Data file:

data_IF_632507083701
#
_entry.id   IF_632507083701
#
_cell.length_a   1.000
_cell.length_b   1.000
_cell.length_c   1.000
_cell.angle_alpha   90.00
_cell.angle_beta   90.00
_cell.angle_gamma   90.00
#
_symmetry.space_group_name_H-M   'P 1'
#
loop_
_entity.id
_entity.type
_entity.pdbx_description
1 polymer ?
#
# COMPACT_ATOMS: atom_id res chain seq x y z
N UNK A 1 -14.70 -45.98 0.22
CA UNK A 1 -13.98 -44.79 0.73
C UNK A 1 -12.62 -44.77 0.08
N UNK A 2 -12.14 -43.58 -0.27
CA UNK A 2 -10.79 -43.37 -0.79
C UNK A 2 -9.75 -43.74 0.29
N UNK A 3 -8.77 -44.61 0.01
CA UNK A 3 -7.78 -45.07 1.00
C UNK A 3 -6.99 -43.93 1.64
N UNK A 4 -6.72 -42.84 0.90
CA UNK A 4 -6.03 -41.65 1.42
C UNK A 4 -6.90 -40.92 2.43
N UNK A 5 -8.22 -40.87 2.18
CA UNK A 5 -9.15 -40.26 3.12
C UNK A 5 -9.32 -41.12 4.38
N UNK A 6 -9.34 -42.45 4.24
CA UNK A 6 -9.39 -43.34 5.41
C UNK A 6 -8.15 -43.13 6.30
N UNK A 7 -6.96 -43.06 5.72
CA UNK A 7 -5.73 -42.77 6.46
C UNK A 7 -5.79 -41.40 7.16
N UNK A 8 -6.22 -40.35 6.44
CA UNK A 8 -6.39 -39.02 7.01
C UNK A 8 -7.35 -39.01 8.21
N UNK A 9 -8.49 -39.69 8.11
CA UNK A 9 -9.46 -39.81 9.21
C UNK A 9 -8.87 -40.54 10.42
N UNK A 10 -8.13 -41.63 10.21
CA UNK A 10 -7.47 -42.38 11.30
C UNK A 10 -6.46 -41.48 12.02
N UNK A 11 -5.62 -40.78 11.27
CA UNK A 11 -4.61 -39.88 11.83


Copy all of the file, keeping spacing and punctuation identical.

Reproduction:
data_IF_632507083701
#
_entry.id   IF_632507083701
#
_cell.length_a   1.000
_cell.length_b   1.000
_cell.length_c   1.000
_cell.angle_alpha   90.00
_cell.angle_beta   90.00
_cell.angle_gamma   90.00
#
_symmetry.space_group_name_H-M   'P 1'
#
loop_
_entity.id
_entity.type
_entity.pdbx_description
1 polymer ?
#
# COMPACT_ATOMS: atom_id res chain seq x y z
N UNK A 1 -14.70 -45.98 0.22
CA UNK A 1 -13.98 -44.79 0.73
C UNK A 1 -12.62 -44.77 0.08
N UNK A 2 -12.14 -43.58 -0.27
CA UNK A 2 -10.79 -43.37 -0.79
C UNK A 2 -9.75 -43.74 0.29
N UNK A 3 -8.77 -44.61 0.01
CA UNK A 3 -7.78 -45.07 1.00
C UNK A 3 -6.99 -43.93 1.64
N UNK A 4 -6.72 -42.84 0.90
CA UNK A 4 -6.03 -41.65 1.42
C UNK A 4 -6.90 -40.92 2.43
N UNK A 5 -8.22 -40.87 2.18
CA UNK A 5 -9.15 -40.26 3.12
C UNK A 5 -9.32 -41.12 4.38
N UNK A 6 -9.34 -42.45 4.24
CA UNK A 6 -9.39 -43.34 5.41
C UNK A 6 -8.15 -43.13 6.30
N UNK A 7 -6.96 -43.06 5.72
CA UNK A 7 -5.73 -42.77 6.46
C UNK A 7 -5.79 -41.40 7.16
N UNK A 8 -6.22 -40.35 6.44
CA UNK A 8 -6.39 -39.02 7.01
C UNK A 8 -7.35 -39.01 8.21
N UNK A 9 -8.49 -39.69 8.11
CA UNK A 9 -9.46 -39.81 9.21
C UNK A 9 -8.87 -40.54 10.42
N UNK A 10 -8.13 -41.63 10.21
CA UNK A 10 -7.47 -42.38 11.30
C UNK A 10 -6.46 -41.48 12.02
N UNK A 11 -5.62 -40.78 11.27
CA UNK A 11 -4.61 -39.88 11.83